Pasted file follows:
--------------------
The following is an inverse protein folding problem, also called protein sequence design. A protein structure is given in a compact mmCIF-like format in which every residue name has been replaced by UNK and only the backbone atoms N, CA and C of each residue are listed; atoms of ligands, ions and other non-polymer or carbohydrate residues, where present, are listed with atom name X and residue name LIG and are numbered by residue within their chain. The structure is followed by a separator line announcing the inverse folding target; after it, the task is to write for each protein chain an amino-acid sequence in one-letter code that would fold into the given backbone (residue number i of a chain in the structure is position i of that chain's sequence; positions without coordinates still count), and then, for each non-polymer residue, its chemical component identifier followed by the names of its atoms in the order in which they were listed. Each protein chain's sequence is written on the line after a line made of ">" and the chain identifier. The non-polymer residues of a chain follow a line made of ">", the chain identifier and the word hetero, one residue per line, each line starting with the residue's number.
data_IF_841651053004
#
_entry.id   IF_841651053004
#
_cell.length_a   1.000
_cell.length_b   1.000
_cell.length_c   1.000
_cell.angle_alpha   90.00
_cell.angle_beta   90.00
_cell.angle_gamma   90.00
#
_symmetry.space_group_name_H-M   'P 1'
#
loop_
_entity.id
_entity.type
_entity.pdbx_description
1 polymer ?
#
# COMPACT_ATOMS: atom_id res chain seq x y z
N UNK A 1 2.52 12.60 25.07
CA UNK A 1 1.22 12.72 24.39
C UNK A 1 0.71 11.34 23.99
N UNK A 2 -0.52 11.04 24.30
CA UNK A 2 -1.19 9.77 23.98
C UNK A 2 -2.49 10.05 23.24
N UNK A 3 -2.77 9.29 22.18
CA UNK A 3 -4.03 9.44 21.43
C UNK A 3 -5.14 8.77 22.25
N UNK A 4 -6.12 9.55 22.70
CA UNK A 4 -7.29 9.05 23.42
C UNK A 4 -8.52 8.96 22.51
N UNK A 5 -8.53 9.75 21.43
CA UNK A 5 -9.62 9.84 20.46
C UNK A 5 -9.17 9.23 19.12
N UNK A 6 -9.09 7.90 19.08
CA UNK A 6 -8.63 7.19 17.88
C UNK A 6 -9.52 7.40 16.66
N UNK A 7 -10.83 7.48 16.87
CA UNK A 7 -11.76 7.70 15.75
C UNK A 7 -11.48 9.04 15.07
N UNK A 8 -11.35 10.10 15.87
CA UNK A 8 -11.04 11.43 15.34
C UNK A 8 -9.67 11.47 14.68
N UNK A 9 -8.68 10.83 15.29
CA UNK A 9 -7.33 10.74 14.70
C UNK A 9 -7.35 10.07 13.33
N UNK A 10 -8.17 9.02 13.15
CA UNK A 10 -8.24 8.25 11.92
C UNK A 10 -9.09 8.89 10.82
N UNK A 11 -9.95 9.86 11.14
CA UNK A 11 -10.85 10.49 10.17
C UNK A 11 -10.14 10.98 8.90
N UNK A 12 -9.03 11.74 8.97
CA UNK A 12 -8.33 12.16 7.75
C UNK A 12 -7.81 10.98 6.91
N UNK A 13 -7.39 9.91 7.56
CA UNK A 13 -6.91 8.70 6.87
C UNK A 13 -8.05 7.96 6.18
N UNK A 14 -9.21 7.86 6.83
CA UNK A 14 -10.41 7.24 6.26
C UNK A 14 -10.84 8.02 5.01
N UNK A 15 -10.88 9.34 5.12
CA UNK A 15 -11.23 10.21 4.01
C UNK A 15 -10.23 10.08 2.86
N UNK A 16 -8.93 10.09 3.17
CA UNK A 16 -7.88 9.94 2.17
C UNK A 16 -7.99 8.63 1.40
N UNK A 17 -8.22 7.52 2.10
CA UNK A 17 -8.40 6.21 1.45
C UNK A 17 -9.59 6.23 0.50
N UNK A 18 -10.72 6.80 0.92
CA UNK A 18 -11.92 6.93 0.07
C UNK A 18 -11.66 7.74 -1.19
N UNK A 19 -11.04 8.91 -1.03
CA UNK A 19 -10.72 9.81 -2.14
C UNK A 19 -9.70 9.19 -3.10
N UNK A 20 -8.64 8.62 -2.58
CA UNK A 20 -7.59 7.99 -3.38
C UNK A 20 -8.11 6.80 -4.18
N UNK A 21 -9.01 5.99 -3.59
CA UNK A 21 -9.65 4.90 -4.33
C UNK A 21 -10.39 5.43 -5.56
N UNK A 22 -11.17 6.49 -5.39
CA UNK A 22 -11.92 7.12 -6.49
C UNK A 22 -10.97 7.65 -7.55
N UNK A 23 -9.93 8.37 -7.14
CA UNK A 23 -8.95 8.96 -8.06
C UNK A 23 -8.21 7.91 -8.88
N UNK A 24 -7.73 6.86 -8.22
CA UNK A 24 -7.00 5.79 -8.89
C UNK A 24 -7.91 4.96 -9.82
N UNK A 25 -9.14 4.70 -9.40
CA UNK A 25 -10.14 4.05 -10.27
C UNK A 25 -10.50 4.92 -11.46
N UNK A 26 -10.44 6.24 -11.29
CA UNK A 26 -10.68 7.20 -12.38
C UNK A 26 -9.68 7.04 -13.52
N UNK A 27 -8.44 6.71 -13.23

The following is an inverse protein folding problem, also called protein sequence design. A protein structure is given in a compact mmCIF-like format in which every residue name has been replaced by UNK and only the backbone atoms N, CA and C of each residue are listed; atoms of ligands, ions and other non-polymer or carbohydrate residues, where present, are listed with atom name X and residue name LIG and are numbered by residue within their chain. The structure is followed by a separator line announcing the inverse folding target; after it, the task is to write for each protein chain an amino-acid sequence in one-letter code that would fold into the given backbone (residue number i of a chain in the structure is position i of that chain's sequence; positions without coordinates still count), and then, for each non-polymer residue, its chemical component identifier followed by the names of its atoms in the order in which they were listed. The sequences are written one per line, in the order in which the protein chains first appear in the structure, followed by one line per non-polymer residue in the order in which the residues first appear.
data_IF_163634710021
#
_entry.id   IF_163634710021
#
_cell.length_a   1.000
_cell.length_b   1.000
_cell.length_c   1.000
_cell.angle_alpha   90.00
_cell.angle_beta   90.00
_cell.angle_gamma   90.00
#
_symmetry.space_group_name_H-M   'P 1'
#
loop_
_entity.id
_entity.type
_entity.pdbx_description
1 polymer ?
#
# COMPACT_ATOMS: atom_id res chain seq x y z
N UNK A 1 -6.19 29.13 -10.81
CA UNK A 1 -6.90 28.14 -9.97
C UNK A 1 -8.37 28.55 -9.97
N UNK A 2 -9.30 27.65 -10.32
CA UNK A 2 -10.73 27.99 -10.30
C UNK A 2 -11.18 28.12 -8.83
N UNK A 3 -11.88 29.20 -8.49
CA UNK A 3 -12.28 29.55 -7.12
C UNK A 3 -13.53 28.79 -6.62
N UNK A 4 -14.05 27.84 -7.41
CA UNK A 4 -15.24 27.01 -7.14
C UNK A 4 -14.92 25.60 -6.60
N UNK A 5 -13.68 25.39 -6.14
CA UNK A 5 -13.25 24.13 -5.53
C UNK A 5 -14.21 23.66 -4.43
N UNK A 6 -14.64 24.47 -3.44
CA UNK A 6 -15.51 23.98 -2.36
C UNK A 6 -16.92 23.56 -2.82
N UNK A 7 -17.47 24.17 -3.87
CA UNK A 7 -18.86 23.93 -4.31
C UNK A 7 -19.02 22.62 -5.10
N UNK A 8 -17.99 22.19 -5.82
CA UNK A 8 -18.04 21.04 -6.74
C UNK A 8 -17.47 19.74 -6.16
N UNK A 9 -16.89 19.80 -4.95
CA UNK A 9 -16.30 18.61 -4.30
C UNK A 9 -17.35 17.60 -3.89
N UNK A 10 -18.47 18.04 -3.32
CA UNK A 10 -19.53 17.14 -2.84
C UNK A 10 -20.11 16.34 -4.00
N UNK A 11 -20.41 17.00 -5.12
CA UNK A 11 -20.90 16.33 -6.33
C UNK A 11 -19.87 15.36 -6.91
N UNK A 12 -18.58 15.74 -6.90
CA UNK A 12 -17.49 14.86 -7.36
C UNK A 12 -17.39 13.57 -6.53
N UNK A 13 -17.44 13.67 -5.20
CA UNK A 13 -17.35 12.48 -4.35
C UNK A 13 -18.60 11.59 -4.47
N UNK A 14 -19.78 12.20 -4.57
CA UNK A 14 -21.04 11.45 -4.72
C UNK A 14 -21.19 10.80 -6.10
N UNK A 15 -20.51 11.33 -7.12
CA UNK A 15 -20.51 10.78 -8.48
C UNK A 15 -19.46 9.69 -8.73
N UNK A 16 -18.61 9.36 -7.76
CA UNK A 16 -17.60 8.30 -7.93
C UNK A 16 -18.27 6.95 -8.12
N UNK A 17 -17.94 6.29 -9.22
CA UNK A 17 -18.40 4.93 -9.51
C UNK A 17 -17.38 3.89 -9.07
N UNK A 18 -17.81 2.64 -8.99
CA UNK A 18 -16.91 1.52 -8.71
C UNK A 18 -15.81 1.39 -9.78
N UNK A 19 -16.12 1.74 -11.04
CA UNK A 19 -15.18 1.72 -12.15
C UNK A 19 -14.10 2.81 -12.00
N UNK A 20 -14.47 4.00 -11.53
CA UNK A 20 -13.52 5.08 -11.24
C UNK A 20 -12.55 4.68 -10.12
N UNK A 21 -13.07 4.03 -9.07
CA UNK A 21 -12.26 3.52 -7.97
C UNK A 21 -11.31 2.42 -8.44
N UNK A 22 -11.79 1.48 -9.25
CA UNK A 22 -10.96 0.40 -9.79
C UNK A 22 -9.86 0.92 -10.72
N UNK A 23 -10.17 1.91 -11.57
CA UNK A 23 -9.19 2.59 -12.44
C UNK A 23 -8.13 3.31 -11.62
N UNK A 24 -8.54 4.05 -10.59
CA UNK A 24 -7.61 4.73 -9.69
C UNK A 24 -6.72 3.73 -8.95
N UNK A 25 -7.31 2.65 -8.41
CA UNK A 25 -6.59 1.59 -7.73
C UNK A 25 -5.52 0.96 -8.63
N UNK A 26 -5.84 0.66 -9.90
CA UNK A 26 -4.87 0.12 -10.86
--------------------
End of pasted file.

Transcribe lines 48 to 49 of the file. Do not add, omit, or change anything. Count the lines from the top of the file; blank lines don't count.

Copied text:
C UNK A 9 -7.35 10.07 13.33
N UNK A 10 -8.17 9.02 13.15